There are many anecdotes of Southwest Airlines’ legendary customer service. Here’s another one, one that left me with an interesting realization.
It’s an evening flight from LAS to SFO. Most people on board are surely going back home (it’s a weekend flight from Vegas after all!), and can’t wait to call it a day. The flight has already been delayed 45 minutes when we finally board. As we wait to take off, minutes turn into, well, more minutes.
At this point the aforementioned legendary Southwest customer service kicks in. One of the cabin crew gets on the loudspeaker and explains (with the expected dose of humor) the cause of the delay and how much longer it might take, also mentioning that it wasn’t Southwest’s fault.
But he didn’t stop there. He proceeded to start a quizzing game with the passengers, declaring free drinks as prizes for getting right answers. We were down about five or so questions before the plane was ready to take off. Here’s what made it memorable: he empathized with his customers, making self-deprecating jokes about air travel, and even a few good natured ones at the expense of the audience. Lastly, he ended by saying: “and that, ladies and gentlemen, is how you make time go by really fast”.
Two things that stood out for me from this:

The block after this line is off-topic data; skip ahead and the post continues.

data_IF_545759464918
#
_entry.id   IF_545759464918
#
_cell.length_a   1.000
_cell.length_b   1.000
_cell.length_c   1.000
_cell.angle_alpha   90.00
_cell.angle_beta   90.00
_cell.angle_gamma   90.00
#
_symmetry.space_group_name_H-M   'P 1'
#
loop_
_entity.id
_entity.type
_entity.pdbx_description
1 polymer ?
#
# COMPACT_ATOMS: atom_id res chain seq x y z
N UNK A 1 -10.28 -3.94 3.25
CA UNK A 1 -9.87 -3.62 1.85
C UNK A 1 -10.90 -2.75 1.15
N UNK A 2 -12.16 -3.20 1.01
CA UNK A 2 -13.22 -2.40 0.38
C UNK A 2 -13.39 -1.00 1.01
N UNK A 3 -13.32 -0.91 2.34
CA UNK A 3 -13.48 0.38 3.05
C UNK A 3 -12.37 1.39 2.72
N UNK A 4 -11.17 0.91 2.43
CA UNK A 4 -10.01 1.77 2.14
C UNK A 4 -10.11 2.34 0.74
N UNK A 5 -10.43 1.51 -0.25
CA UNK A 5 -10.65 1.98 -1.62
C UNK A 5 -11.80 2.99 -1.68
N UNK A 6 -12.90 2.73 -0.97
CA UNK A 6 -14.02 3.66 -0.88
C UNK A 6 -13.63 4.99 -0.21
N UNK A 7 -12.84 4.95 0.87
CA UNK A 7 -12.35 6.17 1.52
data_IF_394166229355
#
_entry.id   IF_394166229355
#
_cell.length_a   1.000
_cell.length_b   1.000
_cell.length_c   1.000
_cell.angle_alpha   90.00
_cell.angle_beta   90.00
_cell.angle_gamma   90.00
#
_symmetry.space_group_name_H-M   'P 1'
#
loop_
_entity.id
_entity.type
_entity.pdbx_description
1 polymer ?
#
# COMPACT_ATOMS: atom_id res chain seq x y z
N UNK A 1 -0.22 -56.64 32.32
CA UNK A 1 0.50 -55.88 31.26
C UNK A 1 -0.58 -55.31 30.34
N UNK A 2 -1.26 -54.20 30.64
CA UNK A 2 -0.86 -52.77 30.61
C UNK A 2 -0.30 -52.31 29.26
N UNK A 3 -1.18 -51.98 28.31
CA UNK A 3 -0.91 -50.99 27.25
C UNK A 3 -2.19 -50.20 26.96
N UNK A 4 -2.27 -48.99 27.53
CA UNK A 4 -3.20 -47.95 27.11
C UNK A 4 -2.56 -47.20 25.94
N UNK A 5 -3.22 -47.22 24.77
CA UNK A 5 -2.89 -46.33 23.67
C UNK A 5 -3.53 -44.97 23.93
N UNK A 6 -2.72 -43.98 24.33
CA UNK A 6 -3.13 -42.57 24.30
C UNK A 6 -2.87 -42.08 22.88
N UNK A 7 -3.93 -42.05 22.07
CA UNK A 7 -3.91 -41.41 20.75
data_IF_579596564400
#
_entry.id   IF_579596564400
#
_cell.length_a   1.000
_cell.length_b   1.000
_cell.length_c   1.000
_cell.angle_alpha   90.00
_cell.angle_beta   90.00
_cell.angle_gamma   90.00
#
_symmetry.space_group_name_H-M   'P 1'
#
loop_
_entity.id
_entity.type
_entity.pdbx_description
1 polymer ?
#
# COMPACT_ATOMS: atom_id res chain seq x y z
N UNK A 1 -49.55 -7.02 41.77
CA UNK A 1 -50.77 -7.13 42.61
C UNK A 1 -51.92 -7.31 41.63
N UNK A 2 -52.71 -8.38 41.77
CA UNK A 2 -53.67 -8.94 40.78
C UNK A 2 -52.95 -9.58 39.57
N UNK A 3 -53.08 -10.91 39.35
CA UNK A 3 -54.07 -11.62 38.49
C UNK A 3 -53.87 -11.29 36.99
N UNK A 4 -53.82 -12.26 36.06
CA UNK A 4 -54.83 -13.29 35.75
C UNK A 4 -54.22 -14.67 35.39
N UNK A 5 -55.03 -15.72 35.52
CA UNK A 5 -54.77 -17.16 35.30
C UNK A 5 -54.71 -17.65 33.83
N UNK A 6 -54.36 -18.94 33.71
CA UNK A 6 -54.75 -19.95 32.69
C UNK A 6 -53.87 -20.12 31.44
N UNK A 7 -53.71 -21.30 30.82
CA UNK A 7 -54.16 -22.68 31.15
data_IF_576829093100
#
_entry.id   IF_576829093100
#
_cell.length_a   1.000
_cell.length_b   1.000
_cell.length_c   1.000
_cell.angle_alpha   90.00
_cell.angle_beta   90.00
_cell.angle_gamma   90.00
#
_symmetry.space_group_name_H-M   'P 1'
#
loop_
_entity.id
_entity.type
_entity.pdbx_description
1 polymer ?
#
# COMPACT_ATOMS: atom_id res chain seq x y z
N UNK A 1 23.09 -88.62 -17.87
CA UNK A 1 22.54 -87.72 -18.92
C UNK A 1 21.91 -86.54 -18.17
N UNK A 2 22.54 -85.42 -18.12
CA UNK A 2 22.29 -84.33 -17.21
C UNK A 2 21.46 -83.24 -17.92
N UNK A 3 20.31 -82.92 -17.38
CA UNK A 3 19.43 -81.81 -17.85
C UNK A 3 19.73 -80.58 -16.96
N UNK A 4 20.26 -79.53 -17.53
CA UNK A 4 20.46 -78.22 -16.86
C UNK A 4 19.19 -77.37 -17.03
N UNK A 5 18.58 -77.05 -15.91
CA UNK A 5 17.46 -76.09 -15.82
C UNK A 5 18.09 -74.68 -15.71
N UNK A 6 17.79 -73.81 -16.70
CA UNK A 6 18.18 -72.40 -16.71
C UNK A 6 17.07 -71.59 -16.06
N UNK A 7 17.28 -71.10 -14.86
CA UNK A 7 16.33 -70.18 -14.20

1. Customer experience stems from culture. If your customers are interacting with your product, it’s your job to make them feel good about it. People will remember how they felt, not what they got. Over multiple interactions and experience, this feeling accrues and drives “stickiness” or loyalty. It’s easier said than done because your organization needs this most while handling exceptions and exceptions are rarely well defined procedurally. The only way is to have it be ingrained in your culture.
2. Make time go by quickly. How fast time seems to pass is an excellent measure of quality of the experience. If your weekend felt like it zipped past, you must have enjoyed it. If using your product or service doesn’t feel like a chore, you are succeeding along a very important dimension. That feeling will turn into customer loyalty over repeated use.
Perception of time is a symptom of delight, and tells you whether you’ve created something that hooks users. It’s the main thing you should try to assess — for all interactions.